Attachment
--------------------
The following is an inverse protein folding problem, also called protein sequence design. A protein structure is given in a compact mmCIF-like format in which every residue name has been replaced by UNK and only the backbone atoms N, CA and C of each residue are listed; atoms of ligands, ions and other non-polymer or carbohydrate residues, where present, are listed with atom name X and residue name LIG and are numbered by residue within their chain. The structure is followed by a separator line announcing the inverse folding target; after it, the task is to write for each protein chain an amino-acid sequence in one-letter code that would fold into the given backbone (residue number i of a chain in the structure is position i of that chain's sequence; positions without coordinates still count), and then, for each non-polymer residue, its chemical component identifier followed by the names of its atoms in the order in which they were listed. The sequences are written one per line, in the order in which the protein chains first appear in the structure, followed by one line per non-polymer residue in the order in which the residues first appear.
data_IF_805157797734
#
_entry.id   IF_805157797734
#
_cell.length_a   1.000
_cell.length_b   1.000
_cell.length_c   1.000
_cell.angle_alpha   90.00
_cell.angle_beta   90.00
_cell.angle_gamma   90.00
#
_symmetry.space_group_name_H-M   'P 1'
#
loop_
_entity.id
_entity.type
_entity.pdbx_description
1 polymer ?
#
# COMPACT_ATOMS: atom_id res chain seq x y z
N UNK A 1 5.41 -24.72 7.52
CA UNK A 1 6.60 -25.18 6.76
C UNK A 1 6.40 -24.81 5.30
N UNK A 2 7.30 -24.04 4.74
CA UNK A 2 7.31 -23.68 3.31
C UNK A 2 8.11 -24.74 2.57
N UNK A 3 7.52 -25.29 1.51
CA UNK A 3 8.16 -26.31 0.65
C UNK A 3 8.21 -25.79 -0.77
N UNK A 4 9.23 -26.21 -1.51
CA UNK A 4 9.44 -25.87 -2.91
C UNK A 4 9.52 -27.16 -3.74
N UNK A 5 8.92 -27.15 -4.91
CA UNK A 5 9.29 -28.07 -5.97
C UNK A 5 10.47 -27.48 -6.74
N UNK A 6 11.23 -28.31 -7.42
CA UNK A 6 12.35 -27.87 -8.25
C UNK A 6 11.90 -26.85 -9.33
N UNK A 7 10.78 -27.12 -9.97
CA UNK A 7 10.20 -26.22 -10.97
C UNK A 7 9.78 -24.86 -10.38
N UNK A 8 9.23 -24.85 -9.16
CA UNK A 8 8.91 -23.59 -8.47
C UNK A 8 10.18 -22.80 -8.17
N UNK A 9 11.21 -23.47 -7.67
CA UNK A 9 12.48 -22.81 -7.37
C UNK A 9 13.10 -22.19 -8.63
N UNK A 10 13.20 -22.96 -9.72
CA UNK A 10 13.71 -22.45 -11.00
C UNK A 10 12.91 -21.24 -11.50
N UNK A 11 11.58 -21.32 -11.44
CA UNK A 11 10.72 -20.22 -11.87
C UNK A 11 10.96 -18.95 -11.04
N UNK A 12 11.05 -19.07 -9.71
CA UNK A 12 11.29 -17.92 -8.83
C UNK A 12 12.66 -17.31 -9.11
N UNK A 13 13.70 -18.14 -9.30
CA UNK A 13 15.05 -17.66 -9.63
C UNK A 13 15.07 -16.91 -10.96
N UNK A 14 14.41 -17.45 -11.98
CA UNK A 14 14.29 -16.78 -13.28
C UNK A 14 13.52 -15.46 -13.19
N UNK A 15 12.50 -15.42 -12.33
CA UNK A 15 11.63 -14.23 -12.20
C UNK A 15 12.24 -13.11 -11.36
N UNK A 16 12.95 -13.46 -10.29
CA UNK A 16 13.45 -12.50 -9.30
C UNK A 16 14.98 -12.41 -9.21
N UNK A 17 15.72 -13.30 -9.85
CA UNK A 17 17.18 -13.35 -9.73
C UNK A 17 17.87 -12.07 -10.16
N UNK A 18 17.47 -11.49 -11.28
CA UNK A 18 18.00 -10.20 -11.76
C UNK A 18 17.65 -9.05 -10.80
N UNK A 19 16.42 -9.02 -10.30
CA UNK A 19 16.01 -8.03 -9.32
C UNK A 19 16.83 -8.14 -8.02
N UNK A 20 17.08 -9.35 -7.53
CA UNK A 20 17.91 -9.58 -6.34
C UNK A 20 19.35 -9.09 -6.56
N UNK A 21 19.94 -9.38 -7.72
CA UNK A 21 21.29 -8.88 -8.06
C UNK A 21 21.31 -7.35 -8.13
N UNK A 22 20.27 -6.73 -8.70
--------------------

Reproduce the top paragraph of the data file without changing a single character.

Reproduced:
The following is an inverse protein folding problem, also called protein sequence design. A protein structure is given in a compact mmCIF-like format in which every residue name has been replaced by UNK and only the backbone atoms N, CA and C of each residue are listed; atoms of ligands, ions and other non-polymer or carbohydrate residues, where present, are listed with atom name X and residue name LIG and are numbered by residue within their chain. The structure is followed by a separator line announcing the inverse folding target; after it, the task is to write for each protein chain an amino-acid sequence in one-letter code that would fold into the given backbone (residue number i of a chain in the structure is position i of that chain's sequence; positions without coordinates still count), and then, for each non-polymer residue, its chemical component identifier followed by the names of its atoms in the order in which they were listed. The sequences are written one per line, in the order in which the protein chains first appear in the structure, followed by one line per non-polymer residue in the order in which the residues first appear.